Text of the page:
Empowering Women From the Classroom to the Boardroom
A newly published study by Microsoft and KRC Research has shown that girls around the age of fifteen rapidly lose interest in pursuing STEM education and career paths. Let’s raise a generation of women for whom entering STEM is not the niche, but rather the status quo. Let’s be inspired by this incoming generation of women who wield technology and creativity as their superpowers and let’s be prepared to support them with enthusiasm, and prove that the sky’s the limit.
Here at theBoardlist we focus on assisting women who are already leaders in their fields; however, we know that empowering women has to begin much earlier on. Many are asking themselves and those around them, “where are the women?” when it comes to board elections and C-suite level appointments. Additionally, we should also ask ourselves the more fundamental question, “what can we do to raise the next generation of women qualified for these positions?”
Supporting women from a young age can have positive effects. When we believe in and cultivate talent from a young age, there are ripple effects on society at large. Take for example, Taarini Dang, who is your unusual entrepreneur because she is 14 years old and has already founded several ventures including her own VC fund, Dang Capital, that invests in women under 22 and has already raised $100k. Her book, The Young Aspiring Entrepreneur, explores the many different gender and age barriers that she faces as a young and female entrepreneur. She hopes to inspire her peers and reassures those who are older that young entrepreneurs deserve a seat at the table as well.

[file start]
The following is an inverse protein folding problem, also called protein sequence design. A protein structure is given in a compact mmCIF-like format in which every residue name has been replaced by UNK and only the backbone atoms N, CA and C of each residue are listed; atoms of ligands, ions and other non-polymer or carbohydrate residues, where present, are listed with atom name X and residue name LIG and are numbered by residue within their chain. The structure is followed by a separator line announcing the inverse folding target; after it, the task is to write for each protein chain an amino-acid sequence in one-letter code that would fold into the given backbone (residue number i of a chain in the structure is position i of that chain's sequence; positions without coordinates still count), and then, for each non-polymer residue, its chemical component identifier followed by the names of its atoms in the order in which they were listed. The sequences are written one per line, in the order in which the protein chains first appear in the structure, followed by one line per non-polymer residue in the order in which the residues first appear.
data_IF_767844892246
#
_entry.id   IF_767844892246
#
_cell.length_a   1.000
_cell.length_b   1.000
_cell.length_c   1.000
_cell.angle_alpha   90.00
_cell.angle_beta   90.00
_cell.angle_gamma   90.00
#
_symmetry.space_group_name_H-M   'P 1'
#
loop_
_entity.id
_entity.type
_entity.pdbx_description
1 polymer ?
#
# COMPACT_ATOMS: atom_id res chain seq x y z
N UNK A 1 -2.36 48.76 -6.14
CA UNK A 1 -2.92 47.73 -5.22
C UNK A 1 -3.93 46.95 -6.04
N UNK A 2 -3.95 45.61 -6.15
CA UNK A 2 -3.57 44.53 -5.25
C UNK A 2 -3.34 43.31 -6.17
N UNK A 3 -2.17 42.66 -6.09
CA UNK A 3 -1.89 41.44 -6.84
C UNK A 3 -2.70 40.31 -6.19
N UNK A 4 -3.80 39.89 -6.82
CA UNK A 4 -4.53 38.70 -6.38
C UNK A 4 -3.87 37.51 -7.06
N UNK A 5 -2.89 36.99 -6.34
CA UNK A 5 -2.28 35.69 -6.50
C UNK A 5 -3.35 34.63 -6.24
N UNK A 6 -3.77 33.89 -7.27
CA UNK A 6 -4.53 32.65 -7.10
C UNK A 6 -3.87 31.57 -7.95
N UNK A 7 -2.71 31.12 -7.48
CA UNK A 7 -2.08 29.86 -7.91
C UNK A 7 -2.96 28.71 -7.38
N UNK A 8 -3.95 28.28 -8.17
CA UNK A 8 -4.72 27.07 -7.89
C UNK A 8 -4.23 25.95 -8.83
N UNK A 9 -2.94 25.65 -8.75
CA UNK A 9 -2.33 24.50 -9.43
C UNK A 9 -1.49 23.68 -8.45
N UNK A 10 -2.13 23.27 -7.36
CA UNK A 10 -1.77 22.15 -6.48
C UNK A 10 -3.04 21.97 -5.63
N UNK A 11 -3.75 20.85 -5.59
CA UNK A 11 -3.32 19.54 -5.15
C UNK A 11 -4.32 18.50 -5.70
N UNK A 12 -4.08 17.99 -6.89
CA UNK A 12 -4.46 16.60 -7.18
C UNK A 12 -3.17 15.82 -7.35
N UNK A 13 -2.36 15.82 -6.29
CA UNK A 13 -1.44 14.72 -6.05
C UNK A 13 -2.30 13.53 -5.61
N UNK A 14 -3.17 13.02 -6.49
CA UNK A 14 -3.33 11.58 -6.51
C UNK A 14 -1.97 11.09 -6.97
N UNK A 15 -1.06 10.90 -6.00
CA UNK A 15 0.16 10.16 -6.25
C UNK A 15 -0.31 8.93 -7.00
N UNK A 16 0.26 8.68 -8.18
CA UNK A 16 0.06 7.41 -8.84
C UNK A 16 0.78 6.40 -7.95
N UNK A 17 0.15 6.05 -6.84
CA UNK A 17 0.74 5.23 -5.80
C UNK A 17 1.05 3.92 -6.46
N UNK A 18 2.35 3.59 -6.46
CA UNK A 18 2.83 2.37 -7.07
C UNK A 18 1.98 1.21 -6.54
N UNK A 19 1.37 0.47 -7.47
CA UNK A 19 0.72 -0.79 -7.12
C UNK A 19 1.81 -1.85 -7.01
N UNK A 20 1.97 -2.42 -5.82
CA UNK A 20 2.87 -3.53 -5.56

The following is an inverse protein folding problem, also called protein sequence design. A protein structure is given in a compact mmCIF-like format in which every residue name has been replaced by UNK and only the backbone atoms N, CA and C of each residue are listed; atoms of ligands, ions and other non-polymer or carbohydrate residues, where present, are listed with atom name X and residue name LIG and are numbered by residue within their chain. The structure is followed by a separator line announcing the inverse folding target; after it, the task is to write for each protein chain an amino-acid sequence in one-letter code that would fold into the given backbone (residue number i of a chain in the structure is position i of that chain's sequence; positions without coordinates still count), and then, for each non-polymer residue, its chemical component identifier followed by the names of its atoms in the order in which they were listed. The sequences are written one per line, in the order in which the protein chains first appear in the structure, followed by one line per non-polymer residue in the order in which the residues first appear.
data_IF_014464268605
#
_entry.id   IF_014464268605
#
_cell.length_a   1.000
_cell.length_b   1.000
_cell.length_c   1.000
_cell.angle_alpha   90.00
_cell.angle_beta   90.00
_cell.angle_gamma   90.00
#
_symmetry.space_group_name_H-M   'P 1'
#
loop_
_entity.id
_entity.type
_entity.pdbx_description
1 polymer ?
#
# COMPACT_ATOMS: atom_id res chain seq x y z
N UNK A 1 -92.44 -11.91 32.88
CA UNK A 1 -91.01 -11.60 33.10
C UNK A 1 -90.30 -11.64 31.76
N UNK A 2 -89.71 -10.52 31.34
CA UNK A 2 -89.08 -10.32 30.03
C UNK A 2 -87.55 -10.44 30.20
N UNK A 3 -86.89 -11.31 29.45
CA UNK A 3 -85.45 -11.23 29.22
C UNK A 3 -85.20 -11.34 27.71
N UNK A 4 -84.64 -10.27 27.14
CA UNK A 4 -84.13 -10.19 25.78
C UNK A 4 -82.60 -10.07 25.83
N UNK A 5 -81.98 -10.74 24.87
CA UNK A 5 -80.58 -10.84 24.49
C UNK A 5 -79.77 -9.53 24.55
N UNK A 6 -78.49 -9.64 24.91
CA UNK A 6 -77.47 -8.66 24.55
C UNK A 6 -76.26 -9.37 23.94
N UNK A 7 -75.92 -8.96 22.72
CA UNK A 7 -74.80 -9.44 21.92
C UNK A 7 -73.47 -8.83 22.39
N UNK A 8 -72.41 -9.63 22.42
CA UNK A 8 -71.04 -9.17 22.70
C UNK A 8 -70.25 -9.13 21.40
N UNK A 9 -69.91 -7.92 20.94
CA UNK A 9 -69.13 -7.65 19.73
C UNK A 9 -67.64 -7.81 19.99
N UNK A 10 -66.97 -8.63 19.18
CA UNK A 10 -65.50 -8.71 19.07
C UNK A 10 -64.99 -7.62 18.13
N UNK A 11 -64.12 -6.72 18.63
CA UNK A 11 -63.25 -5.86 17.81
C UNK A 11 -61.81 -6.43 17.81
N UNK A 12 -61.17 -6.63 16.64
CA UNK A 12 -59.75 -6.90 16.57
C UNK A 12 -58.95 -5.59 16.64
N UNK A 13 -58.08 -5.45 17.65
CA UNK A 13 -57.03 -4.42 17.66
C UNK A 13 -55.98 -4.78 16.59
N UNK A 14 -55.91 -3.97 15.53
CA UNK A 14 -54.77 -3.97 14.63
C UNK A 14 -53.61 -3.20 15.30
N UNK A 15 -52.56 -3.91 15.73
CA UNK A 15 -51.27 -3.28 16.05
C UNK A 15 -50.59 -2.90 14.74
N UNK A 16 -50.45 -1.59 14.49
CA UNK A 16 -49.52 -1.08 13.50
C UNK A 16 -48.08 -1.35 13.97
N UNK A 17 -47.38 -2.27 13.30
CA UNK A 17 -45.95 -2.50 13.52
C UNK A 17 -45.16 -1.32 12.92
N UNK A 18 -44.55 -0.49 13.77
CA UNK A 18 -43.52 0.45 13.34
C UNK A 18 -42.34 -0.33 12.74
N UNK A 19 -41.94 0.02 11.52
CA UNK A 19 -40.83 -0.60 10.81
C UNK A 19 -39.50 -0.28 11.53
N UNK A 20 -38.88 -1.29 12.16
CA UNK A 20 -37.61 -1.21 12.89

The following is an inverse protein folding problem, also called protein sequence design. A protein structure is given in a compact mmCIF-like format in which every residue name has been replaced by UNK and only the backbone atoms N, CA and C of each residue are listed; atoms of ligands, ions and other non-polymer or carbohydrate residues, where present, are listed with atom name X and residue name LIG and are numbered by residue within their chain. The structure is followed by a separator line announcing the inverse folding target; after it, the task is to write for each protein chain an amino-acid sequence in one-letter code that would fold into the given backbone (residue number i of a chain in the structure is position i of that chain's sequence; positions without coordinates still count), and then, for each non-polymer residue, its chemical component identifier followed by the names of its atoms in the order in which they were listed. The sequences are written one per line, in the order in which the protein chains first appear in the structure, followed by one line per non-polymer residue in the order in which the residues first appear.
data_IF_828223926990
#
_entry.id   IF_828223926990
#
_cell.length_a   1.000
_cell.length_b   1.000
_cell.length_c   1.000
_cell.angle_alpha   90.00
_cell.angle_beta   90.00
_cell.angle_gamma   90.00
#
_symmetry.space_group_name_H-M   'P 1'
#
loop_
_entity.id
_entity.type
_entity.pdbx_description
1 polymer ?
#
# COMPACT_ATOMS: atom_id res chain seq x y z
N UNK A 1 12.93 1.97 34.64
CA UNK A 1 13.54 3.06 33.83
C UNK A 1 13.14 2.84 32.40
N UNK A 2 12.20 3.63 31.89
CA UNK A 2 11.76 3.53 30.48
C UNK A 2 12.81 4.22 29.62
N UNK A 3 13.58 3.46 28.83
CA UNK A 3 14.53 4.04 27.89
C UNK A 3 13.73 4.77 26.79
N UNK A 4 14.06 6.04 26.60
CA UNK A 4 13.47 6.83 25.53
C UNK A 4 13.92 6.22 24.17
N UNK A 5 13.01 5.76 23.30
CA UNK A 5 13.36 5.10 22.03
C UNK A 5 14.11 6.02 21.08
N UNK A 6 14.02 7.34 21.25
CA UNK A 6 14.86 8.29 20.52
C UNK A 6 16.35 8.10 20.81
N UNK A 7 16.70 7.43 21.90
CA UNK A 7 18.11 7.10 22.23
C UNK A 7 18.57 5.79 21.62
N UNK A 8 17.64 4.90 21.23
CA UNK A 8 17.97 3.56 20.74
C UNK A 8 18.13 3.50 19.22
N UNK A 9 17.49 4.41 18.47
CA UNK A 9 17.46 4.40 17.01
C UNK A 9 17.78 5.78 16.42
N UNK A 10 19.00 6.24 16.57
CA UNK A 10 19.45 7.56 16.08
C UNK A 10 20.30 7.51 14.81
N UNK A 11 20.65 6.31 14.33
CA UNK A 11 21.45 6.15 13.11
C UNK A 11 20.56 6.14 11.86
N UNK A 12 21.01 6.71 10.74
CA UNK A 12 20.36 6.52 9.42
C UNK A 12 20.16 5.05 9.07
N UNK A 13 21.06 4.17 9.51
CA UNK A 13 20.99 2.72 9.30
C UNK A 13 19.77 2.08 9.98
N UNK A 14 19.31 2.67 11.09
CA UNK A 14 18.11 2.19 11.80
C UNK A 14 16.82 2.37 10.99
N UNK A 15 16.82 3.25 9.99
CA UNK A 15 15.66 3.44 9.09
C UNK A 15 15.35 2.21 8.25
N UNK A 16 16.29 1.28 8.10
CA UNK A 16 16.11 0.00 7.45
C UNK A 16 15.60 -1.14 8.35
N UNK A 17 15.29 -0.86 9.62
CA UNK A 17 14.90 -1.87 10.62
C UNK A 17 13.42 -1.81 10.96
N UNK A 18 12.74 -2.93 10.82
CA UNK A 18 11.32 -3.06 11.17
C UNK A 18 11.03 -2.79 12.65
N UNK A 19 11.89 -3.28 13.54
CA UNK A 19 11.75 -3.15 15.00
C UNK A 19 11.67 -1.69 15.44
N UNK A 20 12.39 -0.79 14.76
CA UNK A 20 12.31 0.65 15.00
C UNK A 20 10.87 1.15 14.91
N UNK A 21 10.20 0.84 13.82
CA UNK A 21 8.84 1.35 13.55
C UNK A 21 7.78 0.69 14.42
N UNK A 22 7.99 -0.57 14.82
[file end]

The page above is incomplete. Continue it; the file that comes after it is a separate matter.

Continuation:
Taarini’s success is a reminder that strong and qualified women do not come out of nowhere. They come from strong communities that believe they have intrinsic value and are willing to invest in them. Looking for ways to raise the next generation of leaders and board members?
Here are just a few ideas:
- Read Taarini’s book, The Young Aspiring Entrepreneur.
- Share the work of young girls and women you admire. Once you promote their work, you show that their work has value and as a whole, you elevate them.
- Check out and support organizations that are dedicated to empowering girls pursuing tech and entrepreneurship: Girls Who Code, Black Girls Who Code, Latina Girls Who Code, Step Up, and The Startup Squad, BUILTBYGIRLS are just a few examples.
theBoardlist is a curated talent marketplace that connects highly qualified women leaders with opportunities to serve on private and public company boards. Starting with the technology industry and now expanded across many verticals, theBoardlist offers public and private companies a platform to accelerate opportunities for women to achieve at the highest levels. Follow theBoardlist on Twitter @theBoardlist.